Friday, September 22, 2023

An Obscene and Poisonous Publication

First page of Thomas Bartlett letter to President Smith
On March 28, 1866, Thomas Bartlett, a Christian clergyman from Maine, wrote to President Asa Dodge Smith of Dartmouth College requesting proof that his son Frank, a recently suspended sophomore at Dartmouth College, had been caught with an obscene book in his possession. Apparently the discovery of the text is what had motivated the trustees to eject his son from the school. However, as Bartlett argues, "[Frank] acknowledges that he drew from the College Library a book entitled Adams' On Poison, but states that he knew nothing of its contents at the time he took it to his room. He says that some of the pictures near the close of the book were hard. He firmly denies even possessing any book that could be properly styled an obscene publication."

Seventeen-year-old Frank had entered Dartmouth with his nineteen-year-old brother, Dwight, in 1864. By 1866 it seems that they had gotten into some trouble, at least some of which Frank was willing to own, per his father's letter: "That he has thrown snowballs at Charles and Rowell at their window, he freely acknowledges, but as firmly denies throwing the bottle." It's not clear what or whom the bottle hit, or if it contained anything, but apparently Frank was a habitual offender and that those incidents alone did not warrant the suspension. The faculty minutes of November 23, 1865, concerning Frank's suspension state that he had a record of "previous disorderly and unscholarly conduct" and indicated "his complicity in recent serious offenses." Unfortunately, those offenses are not listed in detail.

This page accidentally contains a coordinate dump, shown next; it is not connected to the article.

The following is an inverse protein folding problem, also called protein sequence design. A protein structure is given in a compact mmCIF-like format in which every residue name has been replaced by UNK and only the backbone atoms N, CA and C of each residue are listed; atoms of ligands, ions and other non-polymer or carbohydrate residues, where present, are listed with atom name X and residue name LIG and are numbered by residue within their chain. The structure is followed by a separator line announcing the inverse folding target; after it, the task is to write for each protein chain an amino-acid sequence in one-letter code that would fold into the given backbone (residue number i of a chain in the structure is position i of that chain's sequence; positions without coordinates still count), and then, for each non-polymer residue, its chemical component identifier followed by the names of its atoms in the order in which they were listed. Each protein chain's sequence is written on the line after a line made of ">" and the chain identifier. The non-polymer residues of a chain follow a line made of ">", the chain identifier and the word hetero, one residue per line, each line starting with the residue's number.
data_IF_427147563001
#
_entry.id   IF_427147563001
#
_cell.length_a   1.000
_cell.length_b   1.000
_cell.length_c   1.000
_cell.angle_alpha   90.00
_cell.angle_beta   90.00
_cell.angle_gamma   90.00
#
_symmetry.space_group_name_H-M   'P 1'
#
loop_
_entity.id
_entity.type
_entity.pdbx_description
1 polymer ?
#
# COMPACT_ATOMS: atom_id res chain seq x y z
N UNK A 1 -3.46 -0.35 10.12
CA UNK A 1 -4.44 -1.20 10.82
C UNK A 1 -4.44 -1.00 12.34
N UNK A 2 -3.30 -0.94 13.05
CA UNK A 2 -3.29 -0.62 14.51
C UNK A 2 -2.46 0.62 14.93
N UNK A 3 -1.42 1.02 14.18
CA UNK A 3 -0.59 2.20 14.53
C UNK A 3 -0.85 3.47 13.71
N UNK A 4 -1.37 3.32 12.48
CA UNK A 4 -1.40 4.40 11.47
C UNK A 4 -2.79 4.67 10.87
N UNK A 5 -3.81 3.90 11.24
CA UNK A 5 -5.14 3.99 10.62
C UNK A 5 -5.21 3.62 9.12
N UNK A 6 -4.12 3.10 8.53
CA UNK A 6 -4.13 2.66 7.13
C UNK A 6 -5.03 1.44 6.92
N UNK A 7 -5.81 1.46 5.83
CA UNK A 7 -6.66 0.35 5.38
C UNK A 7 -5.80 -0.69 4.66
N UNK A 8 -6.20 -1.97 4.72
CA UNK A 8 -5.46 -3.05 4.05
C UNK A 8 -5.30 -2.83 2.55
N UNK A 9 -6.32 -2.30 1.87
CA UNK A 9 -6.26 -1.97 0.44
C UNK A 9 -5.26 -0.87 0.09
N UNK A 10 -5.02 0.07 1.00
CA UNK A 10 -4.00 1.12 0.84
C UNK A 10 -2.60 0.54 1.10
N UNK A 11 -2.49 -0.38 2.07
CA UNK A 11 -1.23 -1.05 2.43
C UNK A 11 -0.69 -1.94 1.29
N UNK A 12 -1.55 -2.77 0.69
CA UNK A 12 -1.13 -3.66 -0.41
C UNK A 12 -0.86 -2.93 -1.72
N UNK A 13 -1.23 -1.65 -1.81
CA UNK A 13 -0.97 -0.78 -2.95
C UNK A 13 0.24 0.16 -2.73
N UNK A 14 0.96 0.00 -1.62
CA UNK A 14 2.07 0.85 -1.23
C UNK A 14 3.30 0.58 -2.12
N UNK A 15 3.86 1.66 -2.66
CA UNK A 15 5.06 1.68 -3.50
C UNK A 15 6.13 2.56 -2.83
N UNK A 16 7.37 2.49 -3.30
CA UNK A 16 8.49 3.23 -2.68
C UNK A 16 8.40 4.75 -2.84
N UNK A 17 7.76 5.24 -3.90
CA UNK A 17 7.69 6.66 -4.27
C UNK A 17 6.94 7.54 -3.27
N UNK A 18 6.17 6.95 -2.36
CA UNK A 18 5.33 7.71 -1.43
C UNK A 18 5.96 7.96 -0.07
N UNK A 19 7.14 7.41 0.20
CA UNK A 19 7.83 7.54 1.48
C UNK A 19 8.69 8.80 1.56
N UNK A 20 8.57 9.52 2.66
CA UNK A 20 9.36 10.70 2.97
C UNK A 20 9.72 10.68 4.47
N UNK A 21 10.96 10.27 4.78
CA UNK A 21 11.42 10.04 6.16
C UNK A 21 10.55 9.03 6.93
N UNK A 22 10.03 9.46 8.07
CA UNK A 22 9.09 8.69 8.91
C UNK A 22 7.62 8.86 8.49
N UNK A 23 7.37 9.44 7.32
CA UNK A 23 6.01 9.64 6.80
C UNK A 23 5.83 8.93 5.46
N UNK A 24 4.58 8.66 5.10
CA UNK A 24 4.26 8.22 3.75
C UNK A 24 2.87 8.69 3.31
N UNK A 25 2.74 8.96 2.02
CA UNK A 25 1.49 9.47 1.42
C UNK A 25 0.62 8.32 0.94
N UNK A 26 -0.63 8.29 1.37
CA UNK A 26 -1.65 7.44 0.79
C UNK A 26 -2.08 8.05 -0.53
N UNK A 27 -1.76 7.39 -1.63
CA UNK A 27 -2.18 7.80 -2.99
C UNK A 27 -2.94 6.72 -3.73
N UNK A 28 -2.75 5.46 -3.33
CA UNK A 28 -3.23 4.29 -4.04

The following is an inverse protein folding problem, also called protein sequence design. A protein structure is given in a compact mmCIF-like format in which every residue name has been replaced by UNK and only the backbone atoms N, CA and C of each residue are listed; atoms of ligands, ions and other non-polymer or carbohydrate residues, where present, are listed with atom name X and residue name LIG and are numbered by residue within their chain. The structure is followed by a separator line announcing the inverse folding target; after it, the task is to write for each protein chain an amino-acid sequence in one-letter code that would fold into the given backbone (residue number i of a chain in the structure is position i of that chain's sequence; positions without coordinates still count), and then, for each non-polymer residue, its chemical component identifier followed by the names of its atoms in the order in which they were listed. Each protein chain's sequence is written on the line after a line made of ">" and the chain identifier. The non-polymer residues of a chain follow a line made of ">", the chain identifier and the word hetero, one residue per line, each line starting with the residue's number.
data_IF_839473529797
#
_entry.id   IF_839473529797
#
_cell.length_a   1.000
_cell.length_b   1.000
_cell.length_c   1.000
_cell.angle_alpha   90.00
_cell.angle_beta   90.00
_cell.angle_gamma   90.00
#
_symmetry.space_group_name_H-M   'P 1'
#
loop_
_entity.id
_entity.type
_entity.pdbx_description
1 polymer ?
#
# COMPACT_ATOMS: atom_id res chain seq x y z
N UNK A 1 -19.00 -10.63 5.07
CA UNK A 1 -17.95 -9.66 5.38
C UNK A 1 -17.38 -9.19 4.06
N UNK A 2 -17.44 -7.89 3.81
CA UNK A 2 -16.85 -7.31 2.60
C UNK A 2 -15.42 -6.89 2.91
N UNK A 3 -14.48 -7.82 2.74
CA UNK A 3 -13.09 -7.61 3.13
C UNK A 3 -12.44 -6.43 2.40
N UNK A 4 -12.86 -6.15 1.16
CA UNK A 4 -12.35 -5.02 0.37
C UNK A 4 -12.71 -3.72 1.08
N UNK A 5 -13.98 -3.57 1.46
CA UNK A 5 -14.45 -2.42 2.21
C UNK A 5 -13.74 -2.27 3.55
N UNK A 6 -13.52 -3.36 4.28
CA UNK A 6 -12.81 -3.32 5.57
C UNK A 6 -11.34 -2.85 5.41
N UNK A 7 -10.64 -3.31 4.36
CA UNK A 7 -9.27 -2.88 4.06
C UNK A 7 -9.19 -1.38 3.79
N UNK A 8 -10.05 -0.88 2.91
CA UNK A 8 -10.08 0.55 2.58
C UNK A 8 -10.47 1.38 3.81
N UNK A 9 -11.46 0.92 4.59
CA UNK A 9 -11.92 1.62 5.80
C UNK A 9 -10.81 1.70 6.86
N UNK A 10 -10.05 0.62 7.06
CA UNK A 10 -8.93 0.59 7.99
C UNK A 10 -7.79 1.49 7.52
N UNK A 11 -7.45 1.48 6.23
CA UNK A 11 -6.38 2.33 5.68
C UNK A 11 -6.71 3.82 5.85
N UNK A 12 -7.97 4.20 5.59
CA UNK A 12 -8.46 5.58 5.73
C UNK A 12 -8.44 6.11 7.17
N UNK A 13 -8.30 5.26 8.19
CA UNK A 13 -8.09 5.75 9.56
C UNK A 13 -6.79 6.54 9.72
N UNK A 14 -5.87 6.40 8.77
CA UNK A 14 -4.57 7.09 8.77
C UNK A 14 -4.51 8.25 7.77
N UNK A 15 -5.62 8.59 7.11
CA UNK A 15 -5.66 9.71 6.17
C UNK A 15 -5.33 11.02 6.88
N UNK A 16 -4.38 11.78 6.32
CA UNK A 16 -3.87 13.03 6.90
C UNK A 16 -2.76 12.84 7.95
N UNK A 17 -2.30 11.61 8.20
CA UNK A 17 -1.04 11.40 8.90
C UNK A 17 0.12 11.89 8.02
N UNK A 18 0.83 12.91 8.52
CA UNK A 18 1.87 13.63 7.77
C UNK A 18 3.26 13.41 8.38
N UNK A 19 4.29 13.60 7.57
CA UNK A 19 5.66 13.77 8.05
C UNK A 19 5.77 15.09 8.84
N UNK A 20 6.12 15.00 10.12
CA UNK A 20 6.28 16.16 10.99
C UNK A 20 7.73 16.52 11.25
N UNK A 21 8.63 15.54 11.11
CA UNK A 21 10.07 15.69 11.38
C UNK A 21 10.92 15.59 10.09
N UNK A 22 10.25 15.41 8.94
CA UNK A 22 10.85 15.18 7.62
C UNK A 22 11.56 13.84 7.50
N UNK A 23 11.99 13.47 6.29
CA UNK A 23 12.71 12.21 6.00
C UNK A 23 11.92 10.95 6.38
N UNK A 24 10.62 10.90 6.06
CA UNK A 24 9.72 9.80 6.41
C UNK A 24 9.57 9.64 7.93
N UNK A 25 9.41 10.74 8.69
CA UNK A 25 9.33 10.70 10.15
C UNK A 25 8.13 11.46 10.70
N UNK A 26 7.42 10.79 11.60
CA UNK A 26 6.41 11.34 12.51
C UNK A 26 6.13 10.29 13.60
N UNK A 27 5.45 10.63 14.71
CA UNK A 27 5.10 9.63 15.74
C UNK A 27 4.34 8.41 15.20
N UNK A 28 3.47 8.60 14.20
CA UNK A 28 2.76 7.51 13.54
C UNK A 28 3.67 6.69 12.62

I was curious about the "obscene" book that the letter mentioned in the letter, Observations on Morbid

Poisons Chronic and Acute, by Joseph Adams. I was able to get the 1807 edition from our library depository, which may be the very same copy that got Frank kicked out of school. I looked at the last four pages of the book which showed skin manifestation of diseases. Would they have been considered obscene? Could the subject matter of the book, dealing with infectious diseases like syphilis, be the cause? Or was the college administration simply looking for a pretense to rid themselves of this nuisance? Looking deeper into college records did not provide any satisfactory answers, so we may never know. 

By the time Thomas Bartlett writes his letter his older son, Dwight, is dying of consumption and has already left Dartmouth to return home. Ultimately, Dwight died in April 1866 with Frank by his side, something that would not have been possible but for the younger Bartlett's suspension from college. "It seems now that the request of Frank’s mother that he and Dwight might never be separated will be complied with," Thomas Bartlett writes in the letter. In a postscript he adds: "Frank performed his last act for Dwight last night. He wet his lips for the last time, rubbed his hands and saw him expire."

Frank never returned to Dartmouth, as his father wanted him to stay home. nearly thirty years later, in a passport application dated 1894, his profession is described as "Director of Foreign Tours". He left the US for London, England, that year and died there in 1899 at the age of 50.

To look at the letter from Thomas Barlett to President Asa Dodge Smith, come to Special Collections and ask for Mss 866228.2. To judge for yourself the prurient nature of John Adams' Observations on Morbid Poisons Chronic and Acute, request the book online from the Dartmouth Library Depository online; the call number is Depository 616.091 A214o.